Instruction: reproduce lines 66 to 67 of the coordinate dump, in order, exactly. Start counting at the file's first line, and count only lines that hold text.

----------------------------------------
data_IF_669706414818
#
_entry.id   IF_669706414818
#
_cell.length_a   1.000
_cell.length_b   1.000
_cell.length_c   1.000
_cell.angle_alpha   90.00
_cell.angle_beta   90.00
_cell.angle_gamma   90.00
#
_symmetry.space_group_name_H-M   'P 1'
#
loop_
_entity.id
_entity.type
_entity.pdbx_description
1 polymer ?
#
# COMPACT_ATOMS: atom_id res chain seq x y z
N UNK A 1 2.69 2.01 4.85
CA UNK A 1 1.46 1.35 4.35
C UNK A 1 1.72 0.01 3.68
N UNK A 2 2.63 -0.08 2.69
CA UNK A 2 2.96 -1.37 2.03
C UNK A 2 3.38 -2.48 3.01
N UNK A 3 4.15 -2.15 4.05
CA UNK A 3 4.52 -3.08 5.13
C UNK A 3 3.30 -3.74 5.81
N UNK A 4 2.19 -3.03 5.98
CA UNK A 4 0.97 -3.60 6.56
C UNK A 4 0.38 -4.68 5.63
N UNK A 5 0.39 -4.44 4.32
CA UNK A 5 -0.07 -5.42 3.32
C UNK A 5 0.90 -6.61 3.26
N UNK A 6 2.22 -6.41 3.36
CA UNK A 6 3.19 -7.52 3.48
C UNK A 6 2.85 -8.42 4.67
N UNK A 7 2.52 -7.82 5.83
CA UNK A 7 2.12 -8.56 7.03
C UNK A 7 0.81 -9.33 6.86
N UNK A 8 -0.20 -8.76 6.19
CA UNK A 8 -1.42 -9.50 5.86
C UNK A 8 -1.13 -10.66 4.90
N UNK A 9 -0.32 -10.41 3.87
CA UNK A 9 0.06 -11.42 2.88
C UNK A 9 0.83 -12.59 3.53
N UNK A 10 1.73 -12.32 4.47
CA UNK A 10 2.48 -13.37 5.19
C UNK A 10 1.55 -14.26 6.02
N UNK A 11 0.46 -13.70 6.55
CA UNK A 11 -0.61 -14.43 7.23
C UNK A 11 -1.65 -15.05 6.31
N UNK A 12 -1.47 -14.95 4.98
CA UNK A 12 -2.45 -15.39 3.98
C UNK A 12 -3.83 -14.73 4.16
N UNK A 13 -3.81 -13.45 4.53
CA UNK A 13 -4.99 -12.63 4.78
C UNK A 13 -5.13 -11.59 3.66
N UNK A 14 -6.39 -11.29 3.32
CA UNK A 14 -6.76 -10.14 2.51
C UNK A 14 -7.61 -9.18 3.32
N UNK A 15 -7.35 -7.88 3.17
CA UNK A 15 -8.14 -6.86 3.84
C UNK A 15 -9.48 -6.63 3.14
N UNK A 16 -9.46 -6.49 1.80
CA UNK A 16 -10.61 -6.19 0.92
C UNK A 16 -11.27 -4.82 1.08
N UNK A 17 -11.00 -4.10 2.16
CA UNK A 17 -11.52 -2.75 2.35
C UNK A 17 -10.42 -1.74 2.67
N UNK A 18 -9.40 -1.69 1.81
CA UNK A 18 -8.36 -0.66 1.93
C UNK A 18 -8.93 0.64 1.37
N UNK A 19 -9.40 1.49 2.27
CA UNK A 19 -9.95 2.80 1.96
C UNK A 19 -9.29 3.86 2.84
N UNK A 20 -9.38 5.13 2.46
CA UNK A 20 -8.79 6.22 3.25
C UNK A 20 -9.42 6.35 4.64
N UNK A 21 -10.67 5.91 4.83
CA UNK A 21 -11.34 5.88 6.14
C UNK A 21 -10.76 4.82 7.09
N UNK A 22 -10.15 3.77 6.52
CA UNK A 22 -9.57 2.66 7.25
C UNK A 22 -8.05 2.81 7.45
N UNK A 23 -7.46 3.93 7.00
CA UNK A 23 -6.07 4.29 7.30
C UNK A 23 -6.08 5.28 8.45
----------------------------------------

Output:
N UNK A 16 -9.46 -6.49 1.80
CA UNK A 16 -10.61 -6.19 0.92